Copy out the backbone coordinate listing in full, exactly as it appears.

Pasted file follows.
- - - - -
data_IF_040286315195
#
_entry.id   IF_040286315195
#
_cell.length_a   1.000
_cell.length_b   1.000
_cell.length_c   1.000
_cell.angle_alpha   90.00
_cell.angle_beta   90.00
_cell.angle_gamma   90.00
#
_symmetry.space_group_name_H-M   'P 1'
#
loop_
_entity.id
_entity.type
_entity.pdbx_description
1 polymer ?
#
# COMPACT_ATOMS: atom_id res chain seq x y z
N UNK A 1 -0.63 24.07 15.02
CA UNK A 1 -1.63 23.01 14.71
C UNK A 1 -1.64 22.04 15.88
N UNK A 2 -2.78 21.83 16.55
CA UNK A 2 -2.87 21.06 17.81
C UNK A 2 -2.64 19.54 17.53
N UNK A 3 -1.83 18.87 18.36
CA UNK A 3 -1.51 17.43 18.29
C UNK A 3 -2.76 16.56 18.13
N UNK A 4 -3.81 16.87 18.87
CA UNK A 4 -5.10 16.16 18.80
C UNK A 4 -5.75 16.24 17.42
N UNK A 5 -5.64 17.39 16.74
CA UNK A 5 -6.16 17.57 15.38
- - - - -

data_IF_040286315195
#
_entry.id   IF_040286315195
#
_cell.length_a   1.000
_cell.length_b   1.000
_cell.length_c   1.000
_cell.angle_alpha   90.00
_cell.angle_beta   90.00
_cell.angle_gamma   90.00
#
_symmetry.space_group_name_H-M   'P 1'
#
loop_
_entity.id
_entity.type
_entity.pdbx_description
1 polymer ?
#
# COMPACT_ATOMS: atom_id res chain seq x y z
N UNK A 1 -0.63 24.07 15.02
CA UNK A 1 -1.63 23.01 14.71
C UNK A 1 -1.64 22.04 15.88
N UNK A 2 -2.78 21.83 16.55
CA UNK A 2 -2.87 21.06 17.81
C UNK A 2 -2.64 19.54 17.53
N UNK A 3 -1.83 18.87 18.36
CA UNK A 3 -1.51 17.43 18.29
C UNK A 3 -2.76 16.56 18.13
N UNK A 4 -3.81 16.87 18.87
CA UNK A 4 -5.10 16.16 18.80
C UNK A 4 -5.75 16.24 17.42
N UNK A 5 -5.64 17.39 16.74
CA UNK A 5 -6.16 17.57 15.38